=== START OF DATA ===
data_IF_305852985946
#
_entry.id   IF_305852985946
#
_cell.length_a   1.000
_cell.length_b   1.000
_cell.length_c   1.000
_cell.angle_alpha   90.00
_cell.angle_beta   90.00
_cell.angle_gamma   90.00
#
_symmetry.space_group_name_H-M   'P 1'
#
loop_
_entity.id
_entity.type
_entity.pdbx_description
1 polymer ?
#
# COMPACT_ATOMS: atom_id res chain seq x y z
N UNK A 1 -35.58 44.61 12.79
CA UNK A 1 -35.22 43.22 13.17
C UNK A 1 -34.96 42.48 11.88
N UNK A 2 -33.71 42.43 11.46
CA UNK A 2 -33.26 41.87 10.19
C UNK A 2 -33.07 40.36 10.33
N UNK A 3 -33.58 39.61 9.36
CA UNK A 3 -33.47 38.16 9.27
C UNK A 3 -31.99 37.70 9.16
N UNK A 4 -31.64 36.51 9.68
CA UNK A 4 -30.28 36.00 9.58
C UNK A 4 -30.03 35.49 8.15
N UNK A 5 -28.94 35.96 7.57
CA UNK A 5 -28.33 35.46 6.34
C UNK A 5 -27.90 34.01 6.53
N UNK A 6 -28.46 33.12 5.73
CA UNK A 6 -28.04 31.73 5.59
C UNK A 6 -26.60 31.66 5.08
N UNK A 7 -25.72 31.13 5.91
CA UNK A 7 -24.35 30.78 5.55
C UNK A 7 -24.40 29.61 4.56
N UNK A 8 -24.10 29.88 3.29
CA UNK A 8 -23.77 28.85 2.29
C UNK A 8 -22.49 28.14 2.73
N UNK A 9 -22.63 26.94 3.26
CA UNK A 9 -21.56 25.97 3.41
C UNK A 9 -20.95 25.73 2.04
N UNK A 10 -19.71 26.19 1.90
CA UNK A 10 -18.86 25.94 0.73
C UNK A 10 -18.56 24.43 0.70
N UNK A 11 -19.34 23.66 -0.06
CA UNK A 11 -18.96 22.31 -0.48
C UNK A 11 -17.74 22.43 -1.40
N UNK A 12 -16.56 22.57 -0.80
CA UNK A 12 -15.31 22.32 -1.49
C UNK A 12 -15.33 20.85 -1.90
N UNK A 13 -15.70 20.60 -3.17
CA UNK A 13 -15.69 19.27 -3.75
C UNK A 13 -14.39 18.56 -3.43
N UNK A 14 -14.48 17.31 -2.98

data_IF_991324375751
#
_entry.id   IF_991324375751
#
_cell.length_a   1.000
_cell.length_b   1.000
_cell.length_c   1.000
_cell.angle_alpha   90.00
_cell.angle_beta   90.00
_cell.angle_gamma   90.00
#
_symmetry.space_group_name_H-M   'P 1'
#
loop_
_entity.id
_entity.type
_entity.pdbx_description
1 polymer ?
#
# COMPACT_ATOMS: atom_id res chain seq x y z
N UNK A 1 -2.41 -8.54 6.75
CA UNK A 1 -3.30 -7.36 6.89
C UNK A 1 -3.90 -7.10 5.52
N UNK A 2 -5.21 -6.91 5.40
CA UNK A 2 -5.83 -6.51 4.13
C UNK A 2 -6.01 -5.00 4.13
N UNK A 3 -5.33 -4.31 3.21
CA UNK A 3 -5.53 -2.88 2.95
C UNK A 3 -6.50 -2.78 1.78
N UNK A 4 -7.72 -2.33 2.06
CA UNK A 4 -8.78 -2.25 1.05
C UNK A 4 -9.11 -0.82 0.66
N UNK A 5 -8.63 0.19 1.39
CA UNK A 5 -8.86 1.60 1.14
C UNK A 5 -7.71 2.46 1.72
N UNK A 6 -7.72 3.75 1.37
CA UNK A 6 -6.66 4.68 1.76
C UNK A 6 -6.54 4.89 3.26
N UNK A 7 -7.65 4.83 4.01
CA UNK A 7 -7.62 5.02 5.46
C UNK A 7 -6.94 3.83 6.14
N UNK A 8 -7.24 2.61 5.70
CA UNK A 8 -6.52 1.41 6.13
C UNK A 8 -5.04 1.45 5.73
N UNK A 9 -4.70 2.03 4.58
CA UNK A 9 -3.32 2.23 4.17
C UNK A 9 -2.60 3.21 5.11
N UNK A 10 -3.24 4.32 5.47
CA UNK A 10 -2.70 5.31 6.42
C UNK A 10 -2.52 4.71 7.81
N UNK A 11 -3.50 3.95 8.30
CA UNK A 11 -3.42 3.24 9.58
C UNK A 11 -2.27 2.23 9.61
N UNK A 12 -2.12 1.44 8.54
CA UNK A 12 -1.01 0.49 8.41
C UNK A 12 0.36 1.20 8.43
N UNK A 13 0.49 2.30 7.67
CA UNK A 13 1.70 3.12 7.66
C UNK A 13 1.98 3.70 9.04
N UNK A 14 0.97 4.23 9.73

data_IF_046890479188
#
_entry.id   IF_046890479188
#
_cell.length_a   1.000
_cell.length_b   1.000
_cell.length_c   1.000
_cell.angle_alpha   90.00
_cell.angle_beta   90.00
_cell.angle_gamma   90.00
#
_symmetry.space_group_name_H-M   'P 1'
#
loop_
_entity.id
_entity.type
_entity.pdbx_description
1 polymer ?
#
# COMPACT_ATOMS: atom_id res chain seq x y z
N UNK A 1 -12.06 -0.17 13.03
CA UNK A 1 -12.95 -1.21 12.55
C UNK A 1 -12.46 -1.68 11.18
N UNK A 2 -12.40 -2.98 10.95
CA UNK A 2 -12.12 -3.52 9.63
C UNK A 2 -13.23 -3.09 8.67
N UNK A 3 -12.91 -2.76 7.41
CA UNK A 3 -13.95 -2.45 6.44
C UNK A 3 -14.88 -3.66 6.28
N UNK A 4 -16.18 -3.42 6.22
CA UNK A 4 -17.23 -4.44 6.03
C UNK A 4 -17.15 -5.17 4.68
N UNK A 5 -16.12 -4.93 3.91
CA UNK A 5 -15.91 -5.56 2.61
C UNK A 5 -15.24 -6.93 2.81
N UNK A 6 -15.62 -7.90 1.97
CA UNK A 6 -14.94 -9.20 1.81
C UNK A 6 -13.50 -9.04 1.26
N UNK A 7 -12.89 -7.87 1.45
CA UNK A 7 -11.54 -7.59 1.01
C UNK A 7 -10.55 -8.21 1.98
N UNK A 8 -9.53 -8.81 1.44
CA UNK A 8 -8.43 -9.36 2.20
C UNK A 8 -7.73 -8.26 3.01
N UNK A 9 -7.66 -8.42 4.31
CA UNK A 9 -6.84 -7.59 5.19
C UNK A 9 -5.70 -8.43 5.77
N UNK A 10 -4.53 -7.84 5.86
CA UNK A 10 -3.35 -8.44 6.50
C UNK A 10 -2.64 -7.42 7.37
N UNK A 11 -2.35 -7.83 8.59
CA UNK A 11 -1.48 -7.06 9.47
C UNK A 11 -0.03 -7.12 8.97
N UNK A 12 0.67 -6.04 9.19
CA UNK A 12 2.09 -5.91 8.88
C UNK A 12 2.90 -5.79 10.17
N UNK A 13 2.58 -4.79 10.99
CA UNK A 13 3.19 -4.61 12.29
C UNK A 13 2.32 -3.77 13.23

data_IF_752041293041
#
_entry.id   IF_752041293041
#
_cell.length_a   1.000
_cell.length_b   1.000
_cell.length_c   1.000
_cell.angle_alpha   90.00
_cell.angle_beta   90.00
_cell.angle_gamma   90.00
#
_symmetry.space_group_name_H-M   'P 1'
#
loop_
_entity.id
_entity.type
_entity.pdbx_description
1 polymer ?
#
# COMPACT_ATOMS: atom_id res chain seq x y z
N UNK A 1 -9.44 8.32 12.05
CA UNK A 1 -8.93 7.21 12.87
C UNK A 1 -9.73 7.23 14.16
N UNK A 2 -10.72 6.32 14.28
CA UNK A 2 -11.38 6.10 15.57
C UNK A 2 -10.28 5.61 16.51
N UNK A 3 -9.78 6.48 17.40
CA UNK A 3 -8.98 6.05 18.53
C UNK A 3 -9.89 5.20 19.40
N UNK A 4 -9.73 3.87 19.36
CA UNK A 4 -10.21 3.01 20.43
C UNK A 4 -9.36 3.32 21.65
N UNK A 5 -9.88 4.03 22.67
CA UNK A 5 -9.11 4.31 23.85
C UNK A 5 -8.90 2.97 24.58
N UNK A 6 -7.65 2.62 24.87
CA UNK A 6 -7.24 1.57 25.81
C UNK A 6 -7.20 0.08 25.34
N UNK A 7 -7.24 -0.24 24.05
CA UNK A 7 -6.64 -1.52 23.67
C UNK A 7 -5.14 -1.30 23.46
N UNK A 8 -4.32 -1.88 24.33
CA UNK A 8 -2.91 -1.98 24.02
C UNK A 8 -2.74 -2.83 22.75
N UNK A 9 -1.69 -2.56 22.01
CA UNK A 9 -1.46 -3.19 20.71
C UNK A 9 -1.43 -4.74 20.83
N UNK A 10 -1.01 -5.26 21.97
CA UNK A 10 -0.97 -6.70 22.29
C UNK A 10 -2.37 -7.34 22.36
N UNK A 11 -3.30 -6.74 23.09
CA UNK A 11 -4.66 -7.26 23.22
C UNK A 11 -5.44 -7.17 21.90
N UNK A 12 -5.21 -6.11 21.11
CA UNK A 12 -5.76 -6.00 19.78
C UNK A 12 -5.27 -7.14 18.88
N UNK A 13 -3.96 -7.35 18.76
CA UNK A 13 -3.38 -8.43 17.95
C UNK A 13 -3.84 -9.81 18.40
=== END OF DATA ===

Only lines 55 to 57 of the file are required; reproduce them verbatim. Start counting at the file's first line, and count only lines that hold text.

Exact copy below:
CA UNK A 12 -15.31 22.32 -1.49
C UNK A 12 -15.33 20.85 -1.90
N UNK A 13 -15.70 20.60 -3.17